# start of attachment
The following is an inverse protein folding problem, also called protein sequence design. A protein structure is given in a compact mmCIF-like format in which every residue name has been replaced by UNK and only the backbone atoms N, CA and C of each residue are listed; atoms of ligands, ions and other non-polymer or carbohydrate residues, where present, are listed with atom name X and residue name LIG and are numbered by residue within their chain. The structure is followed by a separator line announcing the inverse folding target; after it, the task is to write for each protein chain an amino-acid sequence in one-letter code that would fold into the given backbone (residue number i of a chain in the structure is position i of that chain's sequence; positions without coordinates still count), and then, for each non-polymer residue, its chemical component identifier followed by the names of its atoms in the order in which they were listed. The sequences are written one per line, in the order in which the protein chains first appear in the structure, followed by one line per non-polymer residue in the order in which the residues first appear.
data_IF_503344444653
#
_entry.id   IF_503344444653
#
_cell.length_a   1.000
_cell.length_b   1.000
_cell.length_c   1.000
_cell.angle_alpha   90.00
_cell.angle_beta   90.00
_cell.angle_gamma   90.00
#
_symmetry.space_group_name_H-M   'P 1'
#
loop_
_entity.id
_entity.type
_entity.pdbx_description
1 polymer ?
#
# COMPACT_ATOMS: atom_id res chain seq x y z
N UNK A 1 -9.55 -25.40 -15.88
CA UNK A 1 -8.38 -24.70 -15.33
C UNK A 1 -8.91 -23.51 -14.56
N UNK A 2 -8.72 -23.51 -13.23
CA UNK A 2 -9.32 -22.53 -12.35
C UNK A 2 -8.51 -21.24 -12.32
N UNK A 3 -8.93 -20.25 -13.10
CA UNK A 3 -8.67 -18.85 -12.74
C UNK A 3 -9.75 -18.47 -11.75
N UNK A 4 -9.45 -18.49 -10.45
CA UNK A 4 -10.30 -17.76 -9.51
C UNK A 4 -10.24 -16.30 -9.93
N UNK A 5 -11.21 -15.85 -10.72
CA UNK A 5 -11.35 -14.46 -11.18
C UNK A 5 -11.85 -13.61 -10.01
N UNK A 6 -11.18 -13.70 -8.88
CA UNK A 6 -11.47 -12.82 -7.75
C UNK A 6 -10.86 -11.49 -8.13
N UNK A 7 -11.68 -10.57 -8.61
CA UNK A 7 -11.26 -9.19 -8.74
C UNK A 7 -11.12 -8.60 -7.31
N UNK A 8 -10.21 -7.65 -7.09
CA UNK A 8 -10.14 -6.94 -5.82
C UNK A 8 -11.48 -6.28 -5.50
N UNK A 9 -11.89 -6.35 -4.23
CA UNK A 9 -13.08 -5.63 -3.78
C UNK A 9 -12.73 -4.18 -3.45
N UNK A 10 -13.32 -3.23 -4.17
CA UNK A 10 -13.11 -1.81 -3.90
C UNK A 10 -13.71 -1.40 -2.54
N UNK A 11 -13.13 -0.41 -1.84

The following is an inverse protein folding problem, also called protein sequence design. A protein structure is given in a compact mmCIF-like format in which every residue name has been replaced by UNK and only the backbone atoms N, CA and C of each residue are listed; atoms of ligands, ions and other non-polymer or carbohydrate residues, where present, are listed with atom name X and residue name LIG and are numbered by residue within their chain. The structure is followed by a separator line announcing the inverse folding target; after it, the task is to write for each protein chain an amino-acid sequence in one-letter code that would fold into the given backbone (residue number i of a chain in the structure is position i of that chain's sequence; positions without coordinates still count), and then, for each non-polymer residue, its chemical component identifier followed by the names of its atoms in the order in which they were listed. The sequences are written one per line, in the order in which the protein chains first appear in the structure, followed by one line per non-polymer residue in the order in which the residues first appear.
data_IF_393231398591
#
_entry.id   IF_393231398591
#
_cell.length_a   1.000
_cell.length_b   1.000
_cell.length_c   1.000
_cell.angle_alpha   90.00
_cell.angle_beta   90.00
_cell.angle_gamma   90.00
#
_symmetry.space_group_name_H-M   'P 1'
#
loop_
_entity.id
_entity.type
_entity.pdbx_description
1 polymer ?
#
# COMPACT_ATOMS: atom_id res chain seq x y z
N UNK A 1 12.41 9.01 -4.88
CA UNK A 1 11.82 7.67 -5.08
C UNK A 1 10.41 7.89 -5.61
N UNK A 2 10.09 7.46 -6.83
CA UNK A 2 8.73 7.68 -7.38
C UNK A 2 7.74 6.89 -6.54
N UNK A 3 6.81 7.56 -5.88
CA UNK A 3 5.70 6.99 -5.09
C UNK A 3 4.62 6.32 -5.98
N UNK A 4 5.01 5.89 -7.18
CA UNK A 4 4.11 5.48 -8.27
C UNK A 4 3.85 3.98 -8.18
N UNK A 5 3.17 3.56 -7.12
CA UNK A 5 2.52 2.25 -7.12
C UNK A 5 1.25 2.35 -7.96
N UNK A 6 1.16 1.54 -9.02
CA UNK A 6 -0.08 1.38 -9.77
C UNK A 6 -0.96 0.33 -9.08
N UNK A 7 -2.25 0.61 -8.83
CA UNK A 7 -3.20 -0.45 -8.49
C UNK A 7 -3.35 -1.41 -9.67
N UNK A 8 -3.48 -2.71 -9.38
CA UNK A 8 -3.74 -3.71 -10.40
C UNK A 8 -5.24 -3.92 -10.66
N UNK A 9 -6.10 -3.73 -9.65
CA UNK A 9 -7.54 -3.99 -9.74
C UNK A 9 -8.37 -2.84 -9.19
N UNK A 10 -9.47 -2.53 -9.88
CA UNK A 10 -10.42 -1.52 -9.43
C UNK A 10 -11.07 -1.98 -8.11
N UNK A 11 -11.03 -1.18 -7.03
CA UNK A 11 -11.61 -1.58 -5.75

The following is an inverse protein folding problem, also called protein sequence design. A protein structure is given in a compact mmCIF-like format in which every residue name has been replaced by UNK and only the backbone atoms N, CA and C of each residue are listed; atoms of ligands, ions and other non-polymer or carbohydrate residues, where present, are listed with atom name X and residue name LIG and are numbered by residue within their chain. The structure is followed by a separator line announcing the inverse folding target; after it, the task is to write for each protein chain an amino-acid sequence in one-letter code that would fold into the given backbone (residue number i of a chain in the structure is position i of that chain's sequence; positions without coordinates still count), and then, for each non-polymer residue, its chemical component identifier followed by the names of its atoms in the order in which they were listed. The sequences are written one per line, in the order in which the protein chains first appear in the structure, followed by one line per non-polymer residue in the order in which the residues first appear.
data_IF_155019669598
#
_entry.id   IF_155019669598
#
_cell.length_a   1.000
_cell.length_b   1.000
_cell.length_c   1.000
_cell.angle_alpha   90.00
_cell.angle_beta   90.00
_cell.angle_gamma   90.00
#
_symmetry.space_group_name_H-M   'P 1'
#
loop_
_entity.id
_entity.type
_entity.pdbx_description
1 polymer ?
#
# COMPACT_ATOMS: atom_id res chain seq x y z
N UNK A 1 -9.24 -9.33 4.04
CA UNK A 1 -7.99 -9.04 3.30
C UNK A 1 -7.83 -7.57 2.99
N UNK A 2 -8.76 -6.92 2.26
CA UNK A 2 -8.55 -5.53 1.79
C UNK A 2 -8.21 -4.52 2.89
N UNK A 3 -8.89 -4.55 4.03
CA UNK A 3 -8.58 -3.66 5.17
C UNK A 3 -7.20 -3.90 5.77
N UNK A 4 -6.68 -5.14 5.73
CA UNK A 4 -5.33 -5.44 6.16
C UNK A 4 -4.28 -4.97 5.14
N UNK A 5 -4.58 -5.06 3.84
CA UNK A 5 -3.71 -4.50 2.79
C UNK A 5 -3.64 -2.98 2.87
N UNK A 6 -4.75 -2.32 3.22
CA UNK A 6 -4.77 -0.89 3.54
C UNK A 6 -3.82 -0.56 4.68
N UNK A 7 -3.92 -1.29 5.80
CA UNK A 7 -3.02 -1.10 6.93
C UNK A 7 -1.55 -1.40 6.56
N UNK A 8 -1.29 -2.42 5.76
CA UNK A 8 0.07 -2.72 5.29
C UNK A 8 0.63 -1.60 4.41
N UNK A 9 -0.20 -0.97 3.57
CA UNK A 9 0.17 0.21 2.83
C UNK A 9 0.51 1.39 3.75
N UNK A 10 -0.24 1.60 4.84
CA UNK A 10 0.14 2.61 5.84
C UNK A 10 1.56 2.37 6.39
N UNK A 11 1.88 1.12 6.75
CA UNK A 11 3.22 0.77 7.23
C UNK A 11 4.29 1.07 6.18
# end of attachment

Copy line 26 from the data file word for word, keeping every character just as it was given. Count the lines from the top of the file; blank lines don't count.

CA UNK A 2 -9.32 -22.53 -12.35